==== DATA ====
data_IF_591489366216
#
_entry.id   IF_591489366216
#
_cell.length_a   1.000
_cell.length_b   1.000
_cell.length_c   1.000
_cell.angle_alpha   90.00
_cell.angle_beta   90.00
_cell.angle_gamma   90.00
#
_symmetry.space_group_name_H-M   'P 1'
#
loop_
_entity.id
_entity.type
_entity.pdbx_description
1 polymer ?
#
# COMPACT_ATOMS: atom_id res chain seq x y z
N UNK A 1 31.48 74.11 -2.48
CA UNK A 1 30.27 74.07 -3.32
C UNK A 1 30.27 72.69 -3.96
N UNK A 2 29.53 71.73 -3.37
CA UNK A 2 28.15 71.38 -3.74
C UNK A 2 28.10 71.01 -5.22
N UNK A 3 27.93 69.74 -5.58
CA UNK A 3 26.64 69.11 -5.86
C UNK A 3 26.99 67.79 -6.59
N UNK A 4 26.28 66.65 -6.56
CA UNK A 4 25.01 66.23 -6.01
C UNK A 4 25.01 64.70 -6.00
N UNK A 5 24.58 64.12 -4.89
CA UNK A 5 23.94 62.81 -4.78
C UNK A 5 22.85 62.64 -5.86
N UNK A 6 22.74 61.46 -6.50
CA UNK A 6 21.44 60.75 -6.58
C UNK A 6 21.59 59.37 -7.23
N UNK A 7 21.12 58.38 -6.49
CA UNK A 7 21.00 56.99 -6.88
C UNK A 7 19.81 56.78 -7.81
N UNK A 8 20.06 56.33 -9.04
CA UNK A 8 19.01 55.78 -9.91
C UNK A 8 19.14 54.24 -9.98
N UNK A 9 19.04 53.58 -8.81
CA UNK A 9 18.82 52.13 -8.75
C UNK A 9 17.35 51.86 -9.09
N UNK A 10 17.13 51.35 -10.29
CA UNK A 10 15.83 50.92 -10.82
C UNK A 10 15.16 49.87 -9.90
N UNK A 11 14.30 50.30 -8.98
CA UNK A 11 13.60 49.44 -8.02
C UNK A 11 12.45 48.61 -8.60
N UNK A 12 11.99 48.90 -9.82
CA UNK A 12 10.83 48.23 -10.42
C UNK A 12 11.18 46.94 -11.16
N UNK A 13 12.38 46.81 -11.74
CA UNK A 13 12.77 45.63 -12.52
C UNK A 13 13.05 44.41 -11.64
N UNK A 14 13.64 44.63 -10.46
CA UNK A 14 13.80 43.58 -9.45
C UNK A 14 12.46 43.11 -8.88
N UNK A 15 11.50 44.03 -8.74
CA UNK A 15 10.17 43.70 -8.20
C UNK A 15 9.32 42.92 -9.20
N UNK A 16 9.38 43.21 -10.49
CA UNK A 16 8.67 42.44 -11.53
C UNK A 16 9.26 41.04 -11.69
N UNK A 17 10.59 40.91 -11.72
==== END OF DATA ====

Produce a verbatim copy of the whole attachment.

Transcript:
data_IF_591489366216
#
_entry.id   IF_591489366216
#
_cell.length_a   1.000
_cell.length_b   1.000
_cell.length_c   1.000
_cell.angle_alpha   90.00
_cell.angle_beta   90.00
_cell.angle_gamma   90.00
#
_symmetry.space_group_name_H-M   'P 1'
#
loop_
_entity.id
_entity.type
_entity.pdbx_description
1 polymer ?
#
# COMPACT_ATOMS: atom_id res chain seq x y z
N UNK A 1 31.48 74.11 -2.48
CA UNK A 1 30.27 74.07 -3.32
C UNK A 1 30.27 72.69 -3.96
N UNK A 2 29.53 71.73 -3.37
CA UNK A 2 28.15 71.38 -3.74
C UNK A 2 28.10 71.01 -5.22
N UNK A 3 27.93 69.74 -5.58
CA UNK A 3 26.64 69.11 -5.86
C UNK A 3 26.99 67.79 -6.59
N UNK A 4 26.28 66.65 -6.56
CA UNK A 4 25.01 66.23 -6.01
C UNK A 4 25.01 64.70 -6.00
N UNK A 5 24.58 64.12 -4.89
CA UNK A 5 23.94 62.81 -4.78
C UNK A 5 22.85 62.64 -5.86
N UNK A 6 22.74 61.46 -6.50
CA UNK A 6 21.44 60.75 -6.58
C UNK A 6 21.59 59.37 -7.23
N UNK A 7 21.12 58.38 -6.49
CA UNK A 7 21.00 56.99 -6.88
C UNK A 7 19.81 56.78 -7.81
N UNK A 8 20.06 56.33 -9.04
CA UNK A 8 19.01 55.78 -9.91
C UNK A 8 19.14 54.24 -9.98
N UNK A 9 19.04 53.58 -8.81
CA UNK A 9 18.82 52.13 -8.75
C UNK A 9 17.35 51.86 -9.09
N UNK A 10 17.13 51.35 -10.29
CA UNK A 10 15.83 50.92 -10.82
C UNK A 10 15.16 49.87 -9.90
N UNK A 11 14.30 50.30 -8.98
CA UNK A 11 13.60 49.44 -8.02
C UNK A 11 12.45 48.61 -8.60
N UNK A 12 11.99 48.90 -9.82
CA UNK A 12 10.83 48.23 -10.42
C UNK A 12 11.18 46.94 -11.16
N UNK A 13 12.38 46.81 -11.74
CA UNK A 13 12.77 45.63 -12.52
C UNK A 13 13.05 44.41 -11.64
N UNK A 14 13.64 44.63 -10.46
CA UNK A 14 13.80 43.58 -9.45
C UNK A 14 12.46 43.11 -8.88
N UNK A 15 11.50 44.03 -8.74
CA UNK A 15 10.17 43.70 -8.20
C UNK A 15 9.32 42.92 -9.20
N UNK A 16 9.38 43.21 -10.49
CA UNK A 16 8.67 42.44 -11.53
C UNK A 16 9.26 41.04 -11.69
N UNK A 17 10.59 40.91 -11.72